industrial/organizational - use psychology's concepts and methods in the workplace to help organizations and companies select and train employees. boost morale and productivity, design products, and implement systems.
What is the SQ3R study method?
A study method incorporating five steps:
1. Survey
2. Question
3. Read
4. Retrieve
5. Review
What is the hindsight bias?
The tendency to believe, after learning an outcome, that one would have foreseen it.
How do people show overconfidence?
By overestimating, underestimating, acting as if they know the answer...when the answer is actually different.
What is critical thinking?
Thinking that does not blindly accept arguments and conclusions. Rather, it examines assumptions, discerns hidden values, evaluates evidence, and assesses conclusions.
What is a theory?
An explanation using an integrated set of principles that organizes observations and predicts behaviors or events.
What is a hypothesis?
A testable prediction, often implied by a theory.
What is an operational definition?
A statement of the procedures (operations) used to define research variables.
For example, human intelligence may be operationally define as "what an intelligence test measures."
What is replication?
Repeating the essence of a research study, usually with different participants, in different situations, to see whether the basic finding extends to other participants and circumstances.
What is a case study?
An observation technique in which one person is studies in depth in the hope of revealing universal principles.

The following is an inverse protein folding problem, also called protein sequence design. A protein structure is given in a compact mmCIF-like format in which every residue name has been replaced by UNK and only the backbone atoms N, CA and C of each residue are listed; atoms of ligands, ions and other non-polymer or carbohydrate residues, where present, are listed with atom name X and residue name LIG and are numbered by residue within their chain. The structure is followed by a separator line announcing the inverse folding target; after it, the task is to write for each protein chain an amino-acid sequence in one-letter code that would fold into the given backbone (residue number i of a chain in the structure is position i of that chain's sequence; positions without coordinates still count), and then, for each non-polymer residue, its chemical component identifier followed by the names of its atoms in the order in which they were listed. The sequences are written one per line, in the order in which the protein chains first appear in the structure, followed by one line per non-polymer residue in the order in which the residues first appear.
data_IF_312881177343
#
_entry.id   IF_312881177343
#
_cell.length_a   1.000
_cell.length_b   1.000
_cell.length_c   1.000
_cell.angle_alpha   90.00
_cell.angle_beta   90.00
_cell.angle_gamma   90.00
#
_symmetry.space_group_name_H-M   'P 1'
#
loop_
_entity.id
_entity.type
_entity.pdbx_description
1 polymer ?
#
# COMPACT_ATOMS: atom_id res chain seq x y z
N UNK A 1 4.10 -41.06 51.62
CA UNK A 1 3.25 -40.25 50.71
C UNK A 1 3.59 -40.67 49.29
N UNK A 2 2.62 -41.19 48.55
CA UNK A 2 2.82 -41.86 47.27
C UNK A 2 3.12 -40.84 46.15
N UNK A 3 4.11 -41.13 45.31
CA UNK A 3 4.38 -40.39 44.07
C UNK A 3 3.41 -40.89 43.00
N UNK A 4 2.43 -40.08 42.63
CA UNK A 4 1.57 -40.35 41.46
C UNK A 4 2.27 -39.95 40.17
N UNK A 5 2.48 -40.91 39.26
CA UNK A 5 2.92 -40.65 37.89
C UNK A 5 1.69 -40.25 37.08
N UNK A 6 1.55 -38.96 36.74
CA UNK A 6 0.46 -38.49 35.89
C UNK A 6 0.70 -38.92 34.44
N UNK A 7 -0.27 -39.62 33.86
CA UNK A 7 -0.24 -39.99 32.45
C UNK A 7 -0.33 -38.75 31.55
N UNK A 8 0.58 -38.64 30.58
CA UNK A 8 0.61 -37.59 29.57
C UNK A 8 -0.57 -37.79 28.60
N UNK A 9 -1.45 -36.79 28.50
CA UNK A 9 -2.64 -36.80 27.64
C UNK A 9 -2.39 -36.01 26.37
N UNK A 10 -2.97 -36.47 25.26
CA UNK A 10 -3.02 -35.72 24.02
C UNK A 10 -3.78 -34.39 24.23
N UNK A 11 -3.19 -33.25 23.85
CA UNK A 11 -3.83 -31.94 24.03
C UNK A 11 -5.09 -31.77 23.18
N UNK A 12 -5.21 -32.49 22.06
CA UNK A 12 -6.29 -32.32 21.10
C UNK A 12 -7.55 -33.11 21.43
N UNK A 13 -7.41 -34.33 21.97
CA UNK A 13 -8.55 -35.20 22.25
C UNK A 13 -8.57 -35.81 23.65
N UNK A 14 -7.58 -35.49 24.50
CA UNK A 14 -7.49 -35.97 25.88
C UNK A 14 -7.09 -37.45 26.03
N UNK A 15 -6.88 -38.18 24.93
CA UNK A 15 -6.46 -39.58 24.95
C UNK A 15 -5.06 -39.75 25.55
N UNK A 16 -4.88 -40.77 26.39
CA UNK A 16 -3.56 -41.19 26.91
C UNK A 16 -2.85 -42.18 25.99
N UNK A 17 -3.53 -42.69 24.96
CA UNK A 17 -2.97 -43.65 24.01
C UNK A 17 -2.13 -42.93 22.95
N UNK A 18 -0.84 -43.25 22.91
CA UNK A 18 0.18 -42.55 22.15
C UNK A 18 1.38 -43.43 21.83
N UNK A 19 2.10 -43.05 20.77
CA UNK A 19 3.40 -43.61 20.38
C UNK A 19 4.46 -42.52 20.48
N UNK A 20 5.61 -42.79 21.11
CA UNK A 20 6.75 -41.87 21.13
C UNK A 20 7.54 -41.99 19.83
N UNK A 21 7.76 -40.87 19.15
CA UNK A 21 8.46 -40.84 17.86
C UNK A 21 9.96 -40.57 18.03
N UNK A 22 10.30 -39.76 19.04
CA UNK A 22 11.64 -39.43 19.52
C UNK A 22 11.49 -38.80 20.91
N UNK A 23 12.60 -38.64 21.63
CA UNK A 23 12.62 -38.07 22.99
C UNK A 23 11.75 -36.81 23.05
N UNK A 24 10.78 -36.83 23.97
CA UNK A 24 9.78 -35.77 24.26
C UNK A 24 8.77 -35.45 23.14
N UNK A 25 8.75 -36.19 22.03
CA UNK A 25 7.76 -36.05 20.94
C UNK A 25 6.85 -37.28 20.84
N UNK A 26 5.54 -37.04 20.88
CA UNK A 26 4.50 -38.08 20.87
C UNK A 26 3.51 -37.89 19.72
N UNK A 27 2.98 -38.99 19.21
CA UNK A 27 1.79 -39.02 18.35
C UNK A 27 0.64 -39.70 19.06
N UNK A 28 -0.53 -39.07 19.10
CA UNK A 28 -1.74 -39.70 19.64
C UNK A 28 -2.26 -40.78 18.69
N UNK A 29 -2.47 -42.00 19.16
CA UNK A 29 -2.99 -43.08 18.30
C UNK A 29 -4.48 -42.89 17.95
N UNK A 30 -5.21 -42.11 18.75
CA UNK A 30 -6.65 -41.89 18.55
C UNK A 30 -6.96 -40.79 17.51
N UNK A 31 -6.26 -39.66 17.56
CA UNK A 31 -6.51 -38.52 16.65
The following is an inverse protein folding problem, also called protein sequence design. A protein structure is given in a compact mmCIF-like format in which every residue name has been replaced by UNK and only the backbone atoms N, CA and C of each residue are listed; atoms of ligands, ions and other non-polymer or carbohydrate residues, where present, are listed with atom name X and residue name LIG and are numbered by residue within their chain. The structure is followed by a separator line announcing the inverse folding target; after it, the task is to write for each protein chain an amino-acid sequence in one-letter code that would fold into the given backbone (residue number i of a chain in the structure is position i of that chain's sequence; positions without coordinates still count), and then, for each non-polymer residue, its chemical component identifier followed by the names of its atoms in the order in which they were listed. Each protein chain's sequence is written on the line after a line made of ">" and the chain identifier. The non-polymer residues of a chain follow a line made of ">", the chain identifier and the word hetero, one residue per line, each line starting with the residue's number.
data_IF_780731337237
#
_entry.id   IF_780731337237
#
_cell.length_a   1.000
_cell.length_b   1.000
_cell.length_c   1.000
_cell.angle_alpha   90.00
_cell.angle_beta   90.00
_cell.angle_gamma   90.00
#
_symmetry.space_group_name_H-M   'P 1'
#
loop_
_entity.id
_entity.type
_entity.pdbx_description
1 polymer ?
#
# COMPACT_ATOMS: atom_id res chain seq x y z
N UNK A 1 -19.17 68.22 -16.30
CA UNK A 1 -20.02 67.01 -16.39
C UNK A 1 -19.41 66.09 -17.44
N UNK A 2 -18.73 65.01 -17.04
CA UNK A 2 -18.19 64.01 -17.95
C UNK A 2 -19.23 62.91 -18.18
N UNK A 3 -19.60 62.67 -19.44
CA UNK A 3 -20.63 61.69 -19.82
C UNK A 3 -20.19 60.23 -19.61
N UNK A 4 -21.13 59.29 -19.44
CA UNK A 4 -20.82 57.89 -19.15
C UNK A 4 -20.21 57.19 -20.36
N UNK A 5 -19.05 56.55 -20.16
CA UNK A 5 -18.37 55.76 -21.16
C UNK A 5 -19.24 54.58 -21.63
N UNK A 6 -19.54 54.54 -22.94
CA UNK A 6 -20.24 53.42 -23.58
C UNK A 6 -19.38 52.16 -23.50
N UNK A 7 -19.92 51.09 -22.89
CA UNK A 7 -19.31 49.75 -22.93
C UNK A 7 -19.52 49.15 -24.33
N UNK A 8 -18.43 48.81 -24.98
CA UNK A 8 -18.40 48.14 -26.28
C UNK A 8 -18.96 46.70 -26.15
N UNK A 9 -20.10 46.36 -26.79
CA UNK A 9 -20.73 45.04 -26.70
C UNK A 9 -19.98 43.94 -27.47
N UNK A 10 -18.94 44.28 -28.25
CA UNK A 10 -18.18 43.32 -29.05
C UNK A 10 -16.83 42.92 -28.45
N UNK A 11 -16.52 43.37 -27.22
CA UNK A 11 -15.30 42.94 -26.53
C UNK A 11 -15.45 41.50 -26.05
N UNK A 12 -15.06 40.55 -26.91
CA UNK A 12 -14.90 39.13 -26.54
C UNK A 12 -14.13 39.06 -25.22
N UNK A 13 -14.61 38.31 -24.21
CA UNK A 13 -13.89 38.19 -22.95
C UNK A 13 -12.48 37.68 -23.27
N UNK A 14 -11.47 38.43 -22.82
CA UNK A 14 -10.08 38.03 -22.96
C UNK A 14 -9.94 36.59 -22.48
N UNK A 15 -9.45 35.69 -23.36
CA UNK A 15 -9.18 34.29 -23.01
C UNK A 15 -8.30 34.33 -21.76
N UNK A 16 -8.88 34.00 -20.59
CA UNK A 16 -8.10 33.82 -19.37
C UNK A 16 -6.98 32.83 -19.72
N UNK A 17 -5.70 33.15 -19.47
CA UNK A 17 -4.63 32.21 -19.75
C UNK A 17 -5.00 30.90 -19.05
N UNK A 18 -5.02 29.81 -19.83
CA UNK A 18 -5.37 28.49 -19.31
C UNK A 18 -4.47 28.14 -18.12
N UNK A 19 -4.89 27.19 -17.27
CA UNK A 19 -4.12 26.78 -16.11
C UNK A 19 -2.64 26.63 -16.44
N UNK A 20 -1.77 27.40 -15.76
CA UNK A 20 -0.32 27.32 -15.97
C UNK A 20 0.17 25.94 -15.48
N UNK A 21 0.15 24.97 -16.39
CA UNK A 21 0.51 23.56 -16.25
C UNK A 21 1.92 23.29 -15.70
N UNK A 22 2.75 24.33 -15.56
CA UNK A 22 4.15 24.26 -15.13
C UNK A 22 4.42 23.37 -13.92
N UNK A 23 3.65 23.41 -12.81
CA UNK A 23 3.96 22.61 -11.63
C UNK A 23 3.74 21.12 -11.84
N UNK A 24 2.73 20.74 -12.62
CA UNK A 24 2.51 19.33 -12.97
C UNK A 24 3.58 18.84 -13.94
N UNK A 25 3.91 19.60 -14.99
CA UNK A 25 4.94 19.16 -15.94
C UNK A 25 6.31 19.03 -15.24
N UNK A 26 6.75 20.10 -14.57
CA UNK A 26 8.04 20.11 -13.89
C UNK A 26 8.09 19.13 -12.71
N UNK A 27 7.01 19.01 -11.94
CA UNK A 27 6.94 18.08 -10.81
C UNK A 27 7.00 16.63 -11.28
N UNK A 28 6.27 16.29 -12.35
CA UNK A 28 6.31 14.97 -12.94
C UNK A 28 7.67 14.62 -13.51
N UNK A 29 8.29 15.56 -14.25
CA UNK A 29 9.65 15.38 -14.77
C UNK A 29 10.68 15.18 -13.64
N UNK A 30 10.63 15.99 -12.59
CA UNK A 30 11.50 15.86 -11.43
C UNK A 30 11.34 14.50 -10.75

What can be problems with the case study method?
1. Can be misleading
2. Anecdotes are not evidence.
3. Can lead to mistaken judgement and false conclusions.
What is naturalistic observation?
Observing and recording behavior in naturally occurring situations situations without trying to manipulate and control the situation.
What is a survey?
A technique for ascertaining the self-reported attitudes or behaviors of a particular group, usually by questioning a representative, random sample of the group.
What is a population?
All the cases in a group being studied, from which a sample can be drawn.
What is a random sample?
A sample that fairly represents a population because each member has an equal chance of inclusion.
How does random sampling avoid sampling bias?
It allows you to avoid the influences of biased data introduced by providing equal opportunity for selection of all introduced data.
What is a correlation?